Leeroy Mutua, the son, was born on June 11, 2014. With him came other challenges. She was told that he’d grow too heavy for her to carry at two-and-a-half years. That has not happened yet.

She worries about what she will tell her son next year when he joins school and the other kids tell him that his mother is not like their ‘normal’ mothers. She knows that other disabled women go through much worse scenarios.

“Take the example of a woman who can’t walk and has to be wheeled around. If she is expectant and has gone to see a gynaecologist, she has to be lifted from the wheelchair onto the doctor’s table/bed. That woman will probably be feeling like she won’t make a good mum even though the baby is not even born yet. And she knows that when the time comes, her limitations will not allow her to run around with her baby like other mothers do. But here is the truth; those women make as good a mother as any woman.”

Currently, Ivy works from Westlands, Nairobi, as a sales and marketing representative. She finished her undergraduate degree studies in April 2016, from Kenyatta University’s School of Economics. When she is not with her son, whom she raises with the help of her house manager, and when she is not at work, she is engaged in one activity or the other with the Ivy Waweru Foundation, an organization whose name alone makes her ask if she is too self-absorbed.

Then she jokingly explains that she wants to grow it into such a big institution so as to shield her son and possible future kids from having to explain to the world all the time why their mother is different.

On serious note, she says the idea to form the foundation came to her during her pregnancy and in her first few months as a mum.

She softly explains: “I was somewhat alone. No one was coming in to ask me exactly how I was doing. People were around me all the time, but not really with me. I lost weight (while pregnant) so much that I weighed 38.5 Kgs. I didn’t get out often, I fell into depression to a point where I started self-diagnosing and toyed with the idea of seeking therapy.”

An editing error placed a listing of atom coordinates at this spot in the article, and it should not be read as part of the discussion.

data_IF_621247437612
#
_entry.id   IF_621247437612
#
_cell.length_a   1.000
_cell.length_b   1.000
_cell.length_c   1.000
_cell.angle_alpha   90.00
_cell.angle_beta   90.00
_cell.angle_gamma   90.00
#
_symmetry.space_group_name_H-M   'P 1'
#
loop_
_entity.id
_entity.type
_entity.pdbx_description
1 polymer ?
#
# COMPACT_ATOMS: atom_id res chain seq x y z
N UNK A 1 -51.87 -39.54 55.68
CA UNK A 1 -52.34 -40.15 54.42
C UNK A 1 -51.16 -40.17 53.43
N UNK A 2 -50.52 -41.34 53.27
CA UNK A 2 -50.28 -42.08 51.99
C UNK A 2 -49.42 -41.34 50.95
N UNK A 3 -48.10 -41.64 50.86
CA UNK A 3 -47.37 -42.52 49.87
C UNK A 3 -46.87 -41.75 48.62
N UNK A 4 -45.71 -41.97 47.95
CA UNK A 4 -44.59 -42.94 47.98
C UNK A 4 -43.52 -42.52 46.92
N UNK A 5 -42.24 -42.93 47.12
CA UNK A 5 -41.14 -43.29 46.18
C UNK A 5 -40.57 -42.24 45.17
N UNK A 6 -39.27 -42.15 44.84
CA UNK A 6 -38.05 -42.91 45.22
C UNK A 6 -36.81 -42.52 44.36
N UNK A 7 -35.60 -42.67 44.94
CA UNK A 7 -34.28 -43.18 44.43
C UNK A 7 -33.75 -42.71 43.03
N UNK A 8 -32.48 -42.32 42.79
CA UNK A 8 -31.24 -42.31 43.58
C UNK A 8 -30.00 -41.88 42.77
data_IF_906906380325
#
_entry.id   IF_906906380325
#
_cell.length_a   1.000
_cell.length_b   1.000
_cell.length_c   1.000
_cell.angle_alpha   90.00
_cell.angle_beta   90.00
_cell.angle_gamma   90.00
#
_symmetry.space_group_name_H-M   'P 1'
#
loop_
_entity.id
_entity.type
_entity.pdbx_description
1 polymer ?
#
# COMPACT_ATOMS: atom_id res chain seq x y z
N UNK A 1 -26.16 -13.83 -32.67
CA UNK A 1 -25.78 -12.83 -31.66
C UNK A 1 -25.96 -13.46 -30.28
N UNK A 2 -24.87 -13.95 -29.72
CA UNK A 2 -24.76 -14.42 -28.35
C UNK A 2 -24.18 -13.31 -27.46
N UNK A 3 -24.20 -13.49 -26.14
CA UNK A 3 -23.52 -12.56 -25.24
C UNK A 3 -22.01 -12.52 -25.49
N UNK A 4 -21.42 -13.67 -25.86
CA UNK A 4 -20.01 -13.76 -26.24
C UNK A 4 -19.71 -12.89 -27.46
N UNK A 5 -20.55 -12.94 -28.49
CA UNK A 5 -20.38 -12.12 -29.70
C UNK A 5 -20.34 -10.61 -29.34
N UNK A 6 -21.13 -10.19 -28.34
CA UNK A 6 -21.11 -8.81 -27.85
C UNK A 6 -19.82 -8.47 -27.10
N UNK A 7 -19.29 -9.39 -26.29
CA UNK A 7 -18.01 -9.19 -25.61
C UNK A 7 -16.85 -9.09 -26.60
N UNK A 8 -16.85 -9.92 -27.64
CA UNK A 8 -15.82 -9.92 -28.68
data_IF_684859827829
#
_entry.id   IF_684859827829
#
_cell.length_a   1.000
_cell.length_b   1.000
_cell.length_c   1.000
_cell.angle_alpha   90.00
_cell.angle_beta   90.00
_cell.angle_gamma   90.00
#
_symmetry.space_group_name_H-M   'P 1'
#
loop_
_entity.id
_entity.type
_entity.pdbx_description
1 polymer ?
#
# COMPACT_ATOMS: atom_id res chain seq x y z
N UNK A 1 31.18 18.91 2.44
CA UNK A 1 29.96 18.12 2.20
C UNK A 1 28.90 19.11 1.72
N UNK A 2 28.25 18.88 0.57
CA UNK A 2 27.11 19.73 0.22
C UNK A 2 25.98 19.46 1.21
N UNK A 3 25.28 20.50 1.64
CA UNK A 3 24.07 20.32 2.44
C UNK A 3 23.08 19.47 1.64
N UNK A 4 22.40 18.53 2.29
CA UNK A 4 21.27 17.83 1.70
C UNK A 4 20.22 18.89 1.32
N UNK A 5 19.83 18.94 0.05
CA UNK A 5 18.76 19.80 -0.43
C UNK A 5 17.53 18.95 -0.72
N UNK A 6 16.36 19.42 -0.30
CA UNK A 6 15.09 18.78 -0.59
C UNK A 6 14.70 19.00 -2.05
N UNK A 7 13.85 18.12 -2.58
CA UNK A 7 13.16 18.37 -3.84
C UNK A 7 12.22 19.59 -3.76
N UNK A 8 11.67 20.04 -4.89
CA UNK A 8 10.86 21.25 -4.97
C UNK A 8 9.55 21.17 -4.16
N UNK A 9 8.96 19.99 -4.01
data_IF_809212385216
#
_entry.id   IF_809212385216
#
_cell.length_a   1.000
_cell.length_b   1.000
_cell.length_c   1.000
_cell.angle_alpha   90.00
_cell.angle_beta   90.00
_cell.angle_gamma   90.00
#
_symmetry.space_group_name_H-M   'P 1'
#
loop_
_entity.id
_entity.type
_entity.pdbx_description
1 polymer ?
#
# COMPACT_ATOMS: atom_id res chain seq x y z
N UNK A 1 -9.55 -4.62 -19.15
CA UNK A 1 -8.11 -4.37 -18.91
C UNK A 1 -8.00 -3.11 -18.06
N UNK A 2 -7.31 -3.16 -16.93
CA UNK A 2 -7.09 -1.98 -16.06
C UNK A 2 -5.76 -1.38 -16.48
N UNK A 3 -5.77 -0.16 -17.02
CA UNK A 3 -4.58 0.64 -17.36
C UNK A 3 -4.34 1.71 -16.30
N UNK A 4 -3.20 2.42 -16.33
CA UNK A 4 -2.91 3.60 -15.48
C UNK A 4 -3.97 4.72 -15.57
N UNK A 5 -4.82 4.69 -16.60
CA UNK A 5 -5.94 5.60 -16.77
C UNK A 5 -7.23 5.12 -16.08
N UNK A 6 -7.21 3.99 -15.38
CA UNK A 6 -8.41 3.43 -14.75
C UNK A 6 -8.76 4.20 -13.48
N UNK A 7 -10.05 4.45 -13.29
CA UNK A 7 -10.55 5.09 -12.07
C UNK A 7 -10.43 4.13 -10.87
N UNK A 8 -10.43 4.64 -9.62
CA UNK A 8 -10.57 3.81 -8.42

Those around her fussed about her in the name of helping, others questioned if she was in a good shape to carry and deliver the baby — though not to her face. Her boyfriend was also under constant pressure from friends and relatives. Add all those to the fact that she was concerned about the baby.

“Thereafter, I noticed that most street women are disabled and have babies. Later, after a bit of research, I found out that most disabled women are raising their children alone. And that most people do not understand them: Ivy Waweru Foundation is the platform through which I intend to help disabled women feel comfortable in their own skin. I want to steer them towards accepting themselves and make understand that it is okay to discuss their conditions with their significant others,” Ivy says. She skirts around discussing her condition with her boyfriend for as long as she can.

Ivy may be young, but she surely doesn’t have the experiences of a young person. She is punching way above her weight.